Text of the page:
A new film detailing the groundbreaking history of Salt Lake City’s Ririe-Woodbury Dance Company weaves together beautiful clips of contemporary works.
But the spine of Claudia Sisemore’s 54-minute documentary offers a peek into the longtime friendship of company founders Shirley Ririe, 84, and Joan Woodbury, 86, who apparently found the fountain of youth through their love of dance — and arts activism. "To me, they are to dance what [Maurice] Abravanel was to music," says the filmmaker, who has also made a film about the conductor whose name graces Salt Lake City’s symphony hall.
Dance this way
The new documentary “The Ririe-Woodbury Dance Company: A Claudia Sisemore Film” will be screened.
When » Wednesday, Aug. 6, at 7 p.m.
Where » Rose Wagner Performing Arts Center, 138 W. 300 South, Salt Lake City
Info » Free, but reservations are required; call 801-297-4241 or search for Ririe-Woodbury Dance Company at eventbrite.com
Season tickets » The company’s season of performances will begin Sept. 25-27. Season tickets are $75, available at 801-297-4241.
Sisemore began filming the dance company in the late 1990s, and then began working specifically on a film documenting its history in 2004. The documentary gracefully weaves together dance clips with interviews, but also includes plenty of scenes of Woodbury, Ririe and former artistic director Charlotte Boye-Christensen sitting on the floor and making notes in rehearsal.
"One of the most remarkable things was seeing how well Joan and Shirley work together after so many years," Sisemore says. "They have such respect for each other. Things run smoothly because those two get along so well."
"The Ririe-Woodbury Dance Company" documentary will receive its first public screening on Wednesday, Aug. 6, at the Rose Wagner Performing Arts Center. Reservations are required (see box) for the free screening.
The R-W film serves as a companion to an earlier Sisemore film about Repertory Dance Theatre, the city’s other longtime dance company. And the pair of dance films join Sisemore’s library of documentaries about other artists — including Abravanel, dance teacher Virginia Tanner and painters LeConte Stewart, Lee Deffebach, Randall Lake and Ted Wassmer — which together serve to preserve multiple chapters in Utah’s arts history. Now, the filmmaker hopes to find grant funding to make her videos available to local schools, universities and museums, along with curriculum to help teachers use them in lessons.
Sisemore’s body of work serves as a background to the story of a company entering its 51st year, yet many locals still mispronounce its name or confuse the group with RDT.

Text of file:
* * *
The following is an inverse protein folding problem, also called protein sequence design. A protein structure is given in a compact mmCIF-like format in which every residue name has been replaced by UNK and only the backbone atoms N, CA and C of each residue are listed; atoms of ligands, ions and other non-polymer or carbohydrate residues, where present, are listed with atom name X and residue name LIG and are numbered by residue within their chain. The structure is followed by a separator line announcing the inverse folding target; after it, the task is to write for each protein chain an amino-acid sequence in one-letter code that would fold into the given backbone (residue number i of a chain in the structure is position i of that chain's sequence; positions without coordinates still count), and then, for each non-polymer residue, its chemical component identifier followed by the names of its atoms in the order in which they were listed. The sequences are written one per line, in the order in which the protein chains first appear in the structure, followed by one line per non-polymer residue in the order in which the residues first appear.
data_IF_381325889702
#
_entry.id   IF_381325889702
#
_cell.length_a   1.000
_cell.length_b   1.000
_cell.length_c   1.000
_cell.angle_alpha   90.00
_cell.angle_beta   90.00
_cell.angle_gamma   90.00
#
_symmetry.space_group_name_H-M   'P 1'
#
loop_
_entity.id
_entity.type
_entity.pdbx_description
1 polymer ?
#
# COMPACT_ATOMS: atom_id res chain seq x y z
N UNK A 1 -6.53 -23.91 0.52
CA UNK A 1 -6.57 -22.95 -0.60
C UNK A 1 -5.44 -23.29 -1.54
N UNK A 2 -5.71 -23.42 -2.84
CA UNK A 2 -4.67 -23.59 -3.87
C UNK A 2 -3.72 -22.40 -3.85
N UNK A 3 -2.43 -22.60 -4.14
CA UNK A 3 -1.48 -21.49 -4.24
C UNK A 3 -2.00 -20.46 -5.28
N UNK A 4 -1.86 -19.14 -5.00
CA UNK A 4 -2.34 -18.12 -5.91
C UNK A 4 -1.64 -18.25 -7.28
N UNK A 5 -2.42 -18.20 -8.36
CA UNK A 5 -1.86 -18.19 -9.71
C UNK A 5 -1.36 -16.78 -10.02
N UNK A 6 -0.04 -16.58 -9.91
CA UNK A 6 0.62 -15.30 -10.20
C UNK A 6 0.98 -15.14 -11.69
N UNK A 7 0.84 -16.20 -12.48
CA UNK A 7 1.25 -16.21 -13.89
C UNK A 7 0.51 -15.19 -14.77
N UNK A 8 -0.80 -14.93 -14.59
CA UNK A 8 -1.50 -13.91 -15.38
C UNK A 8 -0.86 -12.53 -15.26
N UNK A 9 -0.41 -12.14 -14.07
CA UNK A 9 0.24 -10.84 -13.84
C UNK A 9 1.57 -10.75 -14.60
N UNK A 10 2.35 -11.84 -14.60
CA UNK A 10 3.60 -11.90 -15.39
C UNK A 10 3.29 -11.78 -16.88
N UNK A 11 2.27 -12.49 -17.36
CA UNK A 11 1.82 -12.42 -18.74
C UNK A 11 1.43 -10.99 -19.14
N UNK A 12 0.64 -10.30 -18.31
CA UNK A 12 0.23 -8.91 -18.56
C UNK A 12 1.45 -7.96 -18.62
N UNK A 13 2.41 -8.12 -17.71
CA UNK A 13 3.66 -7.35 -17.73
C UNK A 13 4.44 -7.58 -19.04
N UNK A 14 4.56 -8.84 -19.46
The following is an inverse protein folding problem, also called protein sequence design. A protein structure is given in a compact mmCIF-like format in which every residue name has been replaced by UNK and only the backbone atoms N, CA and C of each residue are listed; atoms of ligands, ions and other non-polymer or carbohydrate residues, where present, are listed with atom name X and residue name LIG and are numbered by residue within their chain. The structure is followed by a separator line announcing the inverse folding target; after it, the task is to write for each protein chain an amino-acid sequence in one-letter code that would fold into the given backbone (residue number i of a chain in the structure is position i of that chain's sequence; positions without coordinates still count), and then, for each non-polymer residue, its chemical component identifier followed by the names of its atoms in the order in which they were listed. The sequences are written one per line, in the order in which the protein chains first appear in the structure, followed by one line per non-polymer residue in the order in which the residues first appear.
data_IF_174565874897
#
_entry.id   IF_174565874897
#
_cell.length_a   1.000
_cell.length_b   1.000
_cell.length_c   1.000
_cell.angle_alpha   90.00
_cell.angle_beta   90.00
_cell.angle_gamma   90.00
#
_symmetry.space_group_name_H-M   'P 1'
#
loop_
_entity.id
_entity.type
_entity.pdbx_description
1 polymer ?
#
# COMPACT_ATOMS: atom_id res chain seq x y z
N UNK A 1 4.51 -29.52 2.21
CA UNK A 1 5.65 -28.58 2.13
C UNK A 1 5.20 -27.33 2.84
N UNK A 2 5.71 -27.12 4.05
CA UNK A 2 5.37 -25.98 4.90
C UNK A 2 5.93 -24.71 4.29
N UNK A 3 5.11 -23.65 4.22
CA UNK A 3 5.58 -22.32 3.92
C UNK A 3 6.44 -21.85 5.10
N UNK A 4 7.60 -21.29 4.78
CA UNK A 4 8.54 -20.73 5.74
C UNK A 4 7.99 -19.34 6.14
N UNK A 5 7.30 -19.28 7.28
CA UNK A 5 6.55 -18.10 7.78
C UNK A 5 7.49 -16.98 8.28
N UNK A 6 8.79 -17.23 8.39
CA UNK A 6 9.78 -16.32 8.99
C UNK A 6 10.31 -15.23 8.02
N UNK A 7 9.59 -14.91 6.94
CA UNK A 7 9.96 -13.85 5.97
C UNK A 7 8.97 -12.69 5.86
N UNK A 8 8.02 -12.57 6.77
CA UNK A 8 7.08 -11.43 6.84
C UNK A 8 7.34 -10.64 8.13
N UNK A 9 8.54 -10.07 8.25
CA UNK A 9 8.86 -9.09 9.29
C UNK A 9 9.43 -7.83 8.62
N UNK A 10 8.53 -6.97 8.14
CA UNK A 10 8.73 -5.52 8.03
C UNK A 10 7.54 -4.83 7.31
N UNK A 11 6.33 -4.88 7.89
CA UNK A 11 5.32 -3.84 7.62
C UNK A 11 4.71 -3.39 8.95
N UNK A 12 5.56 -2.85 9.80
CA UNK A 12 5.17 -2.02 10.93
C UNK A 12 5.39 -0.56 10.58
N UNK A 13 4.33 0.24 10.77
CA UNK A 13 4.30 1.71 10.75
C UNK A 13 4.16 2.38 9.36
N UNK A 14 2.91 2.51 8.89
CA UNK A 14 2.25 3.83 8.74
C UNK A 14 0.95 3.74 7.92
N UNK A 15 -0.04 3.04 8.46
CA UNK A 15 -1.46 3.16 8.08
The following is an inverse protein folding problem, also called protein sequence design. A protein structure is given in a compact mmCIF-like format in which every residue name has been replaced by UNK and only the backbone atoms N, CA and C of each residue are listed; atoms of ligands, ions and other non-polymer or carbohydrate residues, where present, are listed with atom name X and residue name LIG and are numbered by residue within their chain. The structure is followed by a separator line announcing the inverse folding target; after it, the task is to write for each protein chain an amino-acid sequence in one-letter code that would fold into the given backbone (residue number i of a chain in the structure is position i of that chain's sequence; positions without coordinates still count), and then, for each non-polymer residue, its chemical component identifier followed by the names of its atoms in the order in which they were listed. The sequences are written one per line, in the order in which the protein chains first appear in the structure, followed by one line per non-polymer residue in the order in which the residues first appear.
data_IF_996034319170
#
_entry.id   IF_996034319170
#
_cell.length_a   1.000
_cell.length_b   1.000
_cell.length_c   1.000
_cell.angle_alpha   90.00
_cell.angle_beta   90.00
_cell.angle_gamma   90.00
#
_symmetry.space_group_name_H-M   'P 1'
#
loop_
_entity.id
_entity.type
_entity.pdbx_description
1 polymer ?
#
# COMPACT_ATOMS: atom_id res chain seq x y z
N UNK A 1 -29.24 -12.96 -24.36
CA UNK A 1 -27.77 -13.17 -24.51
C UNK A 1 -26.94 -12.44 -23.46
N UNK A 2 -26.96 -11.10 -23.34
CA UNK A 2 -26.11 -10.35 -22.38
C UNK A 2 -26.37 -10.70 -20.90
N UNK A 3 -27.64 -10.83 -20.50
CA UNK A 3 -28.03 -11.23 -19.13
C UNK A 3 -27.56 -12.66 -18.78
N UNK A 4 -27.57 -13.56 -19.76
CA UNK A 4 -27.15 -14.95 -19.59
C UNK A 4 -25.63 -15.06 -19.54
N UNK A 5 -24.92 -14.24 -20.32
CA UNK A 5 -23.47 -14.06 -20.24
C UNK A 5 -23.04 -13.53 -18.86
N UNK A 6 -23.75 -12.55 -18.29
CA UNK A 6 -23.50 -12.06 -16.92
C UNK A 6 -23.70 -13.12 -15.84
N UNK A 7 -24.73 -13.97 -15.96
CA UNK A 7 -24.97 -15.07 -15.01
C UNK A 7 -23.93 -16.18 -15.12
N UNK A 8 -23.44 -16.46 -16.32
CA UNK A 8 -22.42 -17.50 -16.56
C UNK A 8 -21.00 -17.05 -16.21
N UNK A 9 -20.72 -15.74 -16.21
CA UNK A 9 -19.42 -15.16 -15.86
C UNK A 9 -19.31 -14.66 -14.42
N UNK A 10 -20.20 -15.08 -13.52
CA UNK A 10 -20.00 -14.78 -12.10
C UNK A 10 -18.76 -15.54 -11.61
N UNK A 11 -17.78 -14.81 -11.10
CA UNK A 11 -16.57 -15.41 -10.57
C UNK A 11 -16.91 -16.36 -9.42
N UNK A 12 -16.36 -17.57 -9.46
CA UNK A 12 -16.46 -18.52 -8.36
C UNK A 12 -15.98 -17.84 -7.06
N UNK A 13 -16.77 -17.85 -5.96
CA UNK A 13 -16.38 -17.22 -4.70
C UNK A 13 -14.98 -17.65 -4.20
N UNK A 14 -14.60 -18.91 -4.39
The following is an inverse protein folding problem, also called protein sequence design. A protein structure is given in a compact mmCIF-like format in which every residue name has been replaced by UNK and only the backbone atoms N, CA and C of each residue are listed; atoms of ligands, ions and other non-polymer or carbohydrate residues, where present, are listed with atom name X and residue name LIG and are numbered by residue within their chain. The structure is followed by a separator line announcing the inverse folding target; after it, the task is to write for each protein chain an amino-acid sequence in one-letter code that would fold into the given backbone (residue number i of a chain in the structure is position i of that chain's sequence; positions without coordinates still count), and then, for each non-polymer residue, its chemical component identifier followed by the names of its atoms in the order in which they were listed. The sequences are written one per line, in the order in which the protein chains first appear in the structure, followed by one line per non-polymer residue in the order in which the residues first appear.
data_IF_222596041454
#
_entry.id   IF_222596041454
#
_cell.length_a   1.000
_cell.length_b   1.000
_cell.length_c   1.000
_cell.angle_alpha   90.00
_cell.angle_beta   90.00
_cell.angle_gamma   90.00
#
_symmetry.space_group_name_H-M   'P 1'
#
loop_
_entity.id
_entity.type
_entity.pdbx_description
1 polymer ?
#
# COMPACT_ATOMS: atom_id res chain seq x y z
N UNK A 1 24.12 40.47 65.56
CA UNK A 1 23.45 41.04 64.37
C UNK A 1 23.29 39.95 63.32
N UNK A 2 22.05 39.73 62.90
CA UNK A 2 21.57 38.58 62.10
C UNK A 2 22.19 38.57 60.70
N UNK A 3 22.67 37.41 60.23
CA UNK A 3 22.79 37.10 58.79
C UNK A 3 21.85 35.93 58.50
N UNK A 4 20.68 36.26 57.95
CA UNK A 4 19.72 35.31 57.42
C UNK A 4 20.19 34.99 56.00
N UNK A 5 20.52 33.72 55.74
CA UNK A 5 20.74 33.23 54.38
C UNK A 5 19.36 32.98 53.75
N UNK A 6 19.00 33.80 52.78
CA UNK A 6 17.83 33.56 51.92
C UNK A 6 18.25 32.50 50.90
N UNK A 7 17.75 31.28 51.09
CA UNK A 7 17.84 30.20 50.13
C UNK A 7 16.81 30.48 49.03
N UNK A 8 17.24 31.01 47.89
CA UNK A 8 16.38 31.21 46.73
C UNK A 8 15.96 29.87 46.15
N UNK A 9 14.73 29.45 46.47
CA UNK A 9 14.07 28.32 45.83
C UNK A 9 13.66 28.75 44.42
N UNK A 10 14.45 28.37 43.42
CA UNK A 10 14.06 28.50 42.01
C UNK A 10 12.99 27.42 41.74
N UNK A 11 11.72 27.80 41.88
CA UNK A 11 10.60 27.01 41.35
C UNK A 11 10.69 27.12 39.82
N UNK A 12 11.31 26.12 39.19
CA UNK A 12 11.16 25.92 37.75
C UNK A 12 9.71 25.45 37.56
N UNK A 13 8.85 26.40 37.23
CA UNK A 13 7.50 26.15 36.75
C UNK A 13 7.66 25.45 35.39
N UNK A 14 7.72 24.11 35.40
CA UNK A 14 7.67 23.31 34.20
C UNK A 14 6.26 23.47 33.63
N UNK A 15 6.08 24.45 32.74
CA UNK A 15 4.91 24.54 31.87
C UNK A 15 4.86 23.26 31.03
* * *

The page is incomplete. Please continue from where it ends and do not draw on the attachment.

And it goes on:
The documentary focuses on the company founders, Ririe, a native of Salt Lake City, and Woodbury of Cedar City, who met in 1962, thanks to a shared mentor at the University of Utah. Ririe, then teaching at Brigham Young University, went on to job share with Woodbury at the U. The women even teamed up while planning their families (Ririe is the mother of four children, while Woodbury has three), getting pregnant in alternating years.
For a while, the pair danced and created dances as part of a company named Choreodancers, then launched Ririe-Woodbury in 1964. Naming the company after themselves was a recommendation from another shared mentor, dance pioneer Alwin Nikolais.
At the pair’s invitation, for six summers Nikolais taught summer workshops at the U., creating a vocabulary on local dance students that later became part of his pioneering multimedia works. After Nikolais’ death in 1993, Ririe-Woodbury became the only professional company in the world licensed to perform a full evening of his work.
As the film documents Ririe-Woodbury’s history, it also notes the founders’ roles as national innovators. In 1955, Woodbury was selected as the first Fullbright scholar in dance, traveling to Berlin to work with choreographer Mary Wigman. (Also notable: Woodbury was eight months pregnant at the time.) In the late 1960s, Ririe was one of four artists selected to pilot an initiative that later became the artists-in-the-schools program funded by the National Endowment for the Arts.
From 1972 to 1980, R-W received generous NEA grants to teach residencies in schools across the country. "We loved Lima, Ohio," Woodbury remembers. "We went back four times."
The program required matching funds from school, state and NEA budgets; as a sign of their support, schools were required to build a raised floor for workshops and dance performances. "We were ambassadors, really," Woodbury says, specifically ambassadors for Utah and the art form of dance. "One year, we toured 40 weeks of the year, which gave us the opportunity to hire full-time dancers. When the program stopped, we had our own model for what we wanted to do. And we kept that up here."
Woodbury hopes the film will offer viewers a sense of how the company has evolved, as well as the cultural context for a dance company that happens to be based in Salt Lake City. "I hope they get some insight on what things are possible here," she says.
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